In these solarization trials conducted in soil naturally infested with the lettuce Fusarium wilt pathogen, the incidence of this disease in a subsequent planting of lettuce was reduced from 42 percent to 91 percent compared to disease levels in non-solarized plots.

Soil solarization, like other cultural practices, has benefits and drawbacks. The advantage of plant pathogen reduction was mentioned earlier. One disadvantage is the cost and handling of the plastic film.

Contact Matheron: (928) 726-6856 or matheron@ag.arizona.edu.

Weed seed germination

Weed seed germination

By Barry Tickes, UA Area Agriculture Agent

Unlike weed seed, noxious crop seed has adapted naturally over many years to survive under a variety of conditions. It has commonly taken hundreds of years to develop some of the survival characteristics that we see today.

Some weed species produce more than 200,000 seeds per plant that can remain viable for 40 years or more.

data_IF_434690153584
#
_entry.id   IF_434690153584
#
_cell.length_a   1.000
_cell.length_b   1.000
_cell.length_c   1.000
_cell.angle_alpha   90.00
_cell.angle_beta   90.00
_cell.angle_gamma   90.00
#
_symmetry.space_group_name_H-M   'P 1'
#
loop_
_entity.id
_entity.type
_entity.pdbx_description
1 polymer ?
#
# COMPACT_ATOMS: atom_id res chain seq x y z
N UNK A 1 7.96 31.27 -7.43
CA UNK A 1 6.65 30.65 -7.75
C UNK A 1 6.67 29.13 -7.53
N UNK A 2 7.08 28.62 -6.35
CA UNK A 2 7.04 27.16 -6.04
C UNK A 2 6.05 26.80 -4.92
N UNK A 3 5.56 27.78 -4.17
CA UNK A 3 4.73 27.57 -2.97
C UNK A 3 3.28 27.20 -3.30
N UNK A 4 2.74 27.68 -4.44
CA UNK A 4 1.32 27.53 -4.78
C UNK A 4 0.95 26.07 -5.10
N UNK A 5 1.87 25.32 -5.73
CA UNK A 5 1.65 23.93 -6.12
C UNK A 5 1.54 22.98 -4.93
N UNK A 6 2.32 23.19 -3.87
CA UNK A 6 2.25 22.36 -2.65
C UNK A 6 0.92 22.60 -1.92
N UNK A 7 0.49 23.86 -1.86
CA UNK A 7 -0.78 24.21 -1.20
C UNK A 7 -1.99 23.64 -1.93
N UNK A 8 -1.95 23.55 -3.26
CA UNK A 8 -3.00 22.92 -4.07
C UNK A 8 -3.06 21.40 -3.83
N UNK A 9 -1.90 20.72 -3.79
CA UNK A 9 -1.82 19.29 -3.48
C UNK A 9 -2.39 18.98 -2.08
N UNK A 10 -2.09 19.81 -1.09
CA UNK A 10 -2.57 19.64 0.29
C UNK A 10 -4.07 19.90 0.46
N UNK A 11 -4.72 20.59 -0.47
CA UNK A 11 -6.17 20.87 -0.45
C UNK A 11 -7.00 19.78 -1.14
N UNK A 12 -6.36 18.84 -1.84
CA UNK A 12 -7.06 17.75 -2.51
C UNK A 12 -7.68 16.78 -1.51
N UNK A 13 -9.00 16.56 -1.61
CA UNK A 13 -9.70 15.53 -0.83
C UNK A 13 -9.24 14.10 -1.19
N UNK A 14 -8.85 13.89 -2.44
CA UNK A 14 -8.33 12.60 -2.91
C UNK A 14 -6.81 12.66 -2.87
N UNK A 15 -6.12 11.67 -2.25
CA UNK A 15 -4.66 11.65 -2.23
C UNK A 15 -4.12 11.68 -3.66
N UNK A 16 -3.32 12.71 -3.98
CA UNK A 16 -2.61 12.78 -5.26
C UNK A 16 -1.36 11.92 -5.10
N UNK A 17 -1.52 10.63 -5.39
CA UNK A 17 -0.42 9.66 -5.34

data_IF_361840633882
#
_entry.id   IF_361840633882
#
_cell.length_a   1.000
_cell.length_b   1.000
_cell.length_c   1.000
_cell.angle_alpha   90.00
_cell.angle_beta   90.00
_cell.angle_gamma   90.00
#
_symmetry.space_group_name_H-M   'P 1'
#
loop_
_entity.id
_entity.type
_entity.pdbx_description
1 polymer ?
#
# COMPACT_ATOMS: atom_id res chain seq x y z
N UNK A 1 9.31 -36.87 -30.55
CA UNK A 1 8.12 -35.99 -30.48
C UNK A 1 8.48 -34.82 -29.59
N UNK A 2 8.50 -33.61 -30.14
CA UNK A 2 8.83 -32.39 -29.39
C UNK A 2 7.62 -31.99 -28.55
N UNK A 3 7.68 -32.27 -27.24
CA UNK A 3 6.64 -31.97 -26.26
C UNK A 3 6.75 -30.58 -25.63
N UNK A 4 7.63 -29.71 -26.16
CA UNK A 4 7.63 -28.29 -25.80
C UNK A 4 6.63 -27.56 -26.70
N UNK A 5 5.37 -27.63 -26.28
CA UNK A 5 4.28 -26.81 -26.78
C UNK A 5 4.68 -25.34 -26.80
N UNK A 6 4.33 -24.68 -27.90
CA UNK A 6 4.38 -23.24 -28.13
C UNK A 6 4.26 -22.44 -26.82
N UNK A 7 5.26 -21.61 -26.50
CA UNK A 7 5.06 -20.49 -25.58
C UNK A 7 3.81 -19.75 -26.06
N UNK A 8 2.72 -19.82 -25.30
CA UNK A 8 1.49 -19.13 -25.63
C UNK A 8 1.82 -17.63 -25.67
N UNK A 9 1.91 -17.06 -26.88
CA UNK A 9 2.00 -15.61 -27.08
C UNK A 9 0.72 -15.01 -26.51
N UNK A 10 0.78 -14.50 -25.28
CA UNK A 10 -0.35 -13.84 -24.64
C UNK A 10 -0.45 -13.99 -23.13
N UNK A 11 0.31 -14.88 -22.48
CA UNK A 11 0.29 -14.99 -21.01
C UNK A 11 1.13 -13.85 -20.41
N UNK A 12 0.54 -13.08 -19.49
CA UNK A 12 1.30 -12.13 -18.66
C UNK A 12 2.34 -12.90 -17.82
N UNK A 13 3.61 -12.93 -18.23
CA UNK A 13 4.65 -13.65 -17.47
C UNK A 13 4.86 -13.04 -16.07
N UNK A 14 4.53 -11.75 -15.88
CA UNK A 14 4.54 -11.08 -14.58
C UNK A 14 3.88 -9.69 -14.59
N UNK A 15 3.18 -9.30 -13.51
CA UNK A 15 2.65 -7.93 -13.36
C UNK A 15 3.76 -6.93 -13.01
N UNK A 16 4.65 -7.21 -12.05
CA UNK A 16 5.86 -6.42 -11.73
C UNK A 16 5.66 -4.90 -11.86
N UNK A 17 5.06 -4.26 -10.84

There are many variables that affect the survival and germination of weed seeds and these can differ greatly from region to region. It is important to be able to predict when and how long it will take for weed species to germinate in each region.

Temperature, water, and oxygen are the main variables that affect weed seed germination in the low deserts.

Crop seed is developed to have a high germination rate all at the same time. If weed seed germinate at the same time, it could be easily controlled and eliminated.

We conducted a trial several years ago to determine when summer annual grasses emerged in the Yuma area. Grasses started to emerge in March, reached a peak in June, but continued to emerge until October.